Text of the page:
Ironically, the tunnel was named for a family that never lived in Mobile. And Tallulah had nothing to do with its construction. Mobile was honoring the actress’s distinguished grandfather, John Hollis Bankhead Sr. (1842 – 1920), an Alabama congressman and senator from Sulligent, Ala. In 1916, Bankhead created the nation’s first federal highway legislation, and a cross-country highway was also named in his honor.
The tunnel was conceived as a way to speed east-west traffic traveling in and out of Mobile and as an alternative to the Cochrane Bridge. Cars traveling the Causeway, built in 1926, would have a more direct route into Mobile over the newly designated Highway 90 — previously the city’s premier residential address, Government Street.
When ground was broken for the tunnel in 1938, Tallulah Bankhead was probably the last person Mobilians would have wanted to honor. Born in Huntsville, she arrived on Broadway in 1918, at the age of 16. Within five years, she hit the London stage where she enjoyed ever-growing notoriety. Tallulah would enter cocktail parties stark naked or perform cartwheels wearing a skirt and nothing else.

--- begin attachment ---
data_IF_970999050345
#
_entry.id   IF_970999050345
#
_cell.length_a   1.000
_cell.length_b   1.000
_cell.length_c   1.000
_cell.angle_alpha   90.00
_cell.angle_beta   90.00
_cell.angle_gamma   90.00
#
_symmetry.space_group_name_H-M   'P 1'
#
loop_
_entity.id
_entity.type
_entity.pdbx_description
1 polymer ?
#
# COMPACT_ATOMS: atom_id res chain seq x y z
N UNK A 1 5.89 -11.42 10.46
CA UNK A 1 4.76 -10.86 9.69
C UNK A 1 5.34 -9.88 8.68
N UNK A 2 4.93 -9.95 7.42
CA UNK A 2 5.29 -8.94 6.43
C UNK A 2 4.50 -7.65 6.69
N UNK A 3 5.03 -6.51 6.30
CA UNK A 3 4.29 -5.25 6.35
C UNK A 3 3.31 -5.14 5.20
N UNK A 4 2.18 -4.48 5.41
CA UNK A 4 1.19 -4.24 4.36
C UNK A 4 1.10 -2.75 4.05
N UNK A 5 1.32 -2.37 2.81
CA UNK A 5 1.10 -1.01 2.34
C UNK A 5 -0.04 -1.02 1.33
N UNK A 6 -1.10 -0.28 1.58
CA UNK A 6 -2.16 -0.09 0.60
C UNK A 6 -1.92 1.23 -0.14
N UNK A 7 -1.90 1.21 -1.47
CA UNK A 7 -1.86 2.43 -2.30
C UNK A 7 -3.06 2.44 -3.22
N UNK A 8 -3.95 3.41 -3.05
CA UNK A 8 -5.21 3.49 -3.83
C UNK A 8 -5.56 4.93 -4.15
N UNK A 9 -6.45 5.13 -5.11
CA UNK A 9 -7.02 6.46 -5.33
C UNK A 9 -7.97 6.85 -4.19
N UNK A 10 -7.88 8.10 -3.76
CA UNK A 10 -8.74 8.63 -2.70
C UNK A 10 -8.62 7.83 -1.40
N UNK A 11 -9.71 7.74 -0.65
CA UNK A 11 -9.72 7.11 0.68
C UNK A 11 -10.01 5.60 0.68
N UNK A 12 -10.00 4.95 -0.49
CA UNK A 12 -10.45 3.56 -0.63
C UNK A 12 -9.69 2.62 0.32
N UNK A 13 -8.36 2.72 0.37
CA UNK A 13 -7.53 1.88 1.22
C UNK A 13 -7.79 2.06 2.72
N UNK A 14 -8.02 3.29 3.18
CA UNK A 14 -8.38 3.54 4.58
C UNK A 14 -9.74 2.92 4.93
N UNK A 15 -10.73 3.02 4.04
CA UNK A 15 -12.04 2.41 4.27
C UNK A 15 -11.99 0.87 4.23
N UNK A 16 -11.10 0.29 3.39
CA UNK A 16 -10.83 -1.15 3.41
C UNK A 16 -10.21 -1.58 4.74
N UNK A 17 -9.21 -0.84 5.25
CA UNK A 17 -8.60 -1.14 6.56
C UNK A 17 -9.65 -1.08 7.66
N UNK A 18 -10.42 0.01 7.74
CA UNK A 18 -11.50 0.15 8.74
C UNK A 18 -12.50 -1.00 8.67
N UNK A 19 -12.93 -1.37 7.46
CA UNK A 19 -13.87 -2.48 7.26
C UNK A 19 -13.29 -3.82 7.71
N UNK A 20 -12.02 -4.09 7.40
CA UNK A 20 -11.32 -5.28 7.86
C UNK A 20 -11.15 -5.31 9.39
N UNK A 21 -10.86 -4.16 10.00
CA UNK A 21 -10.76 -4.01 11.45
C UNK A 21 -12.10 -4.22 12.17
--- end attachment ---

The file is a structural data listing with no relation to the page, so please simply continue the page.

By the age of 25, the senator’s granddaughter, actress Tallulah Bankhead, became a star of the New York and London stages. Her offscreen antics raised eyebrows on both sides of the Atlantic. McCall Rare Book and Manuscript Library
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She was known for such witticisms as “It’s the good girls who keep diaries; bad girls never have time, ” and “The less I look like Whistler’s mother the night before, the more I look like her the morning after.” And famously, “Cocaine isn’t habit forming. I should know — I’ve been using it for years.”
She headed to Hollywood in 1932, when she was cast opposite Cary Grant and Gary Cooper. She made a number of films but is best known for her Broadway performances. She later gained popularity on both radio and television. Disney would pattern the vocalization of Cruella de Vil, the villainess of “101 Dalmations, ” after Tallulah’s distinctively raspy voice.
Tallulah Bankhead died in Manhattan in 1968, 30 years after ground had been broken for Mobile’s first tunnel. Her last words were “codeine … bourbon.” Construction began on the Wallace Tunnel a year later.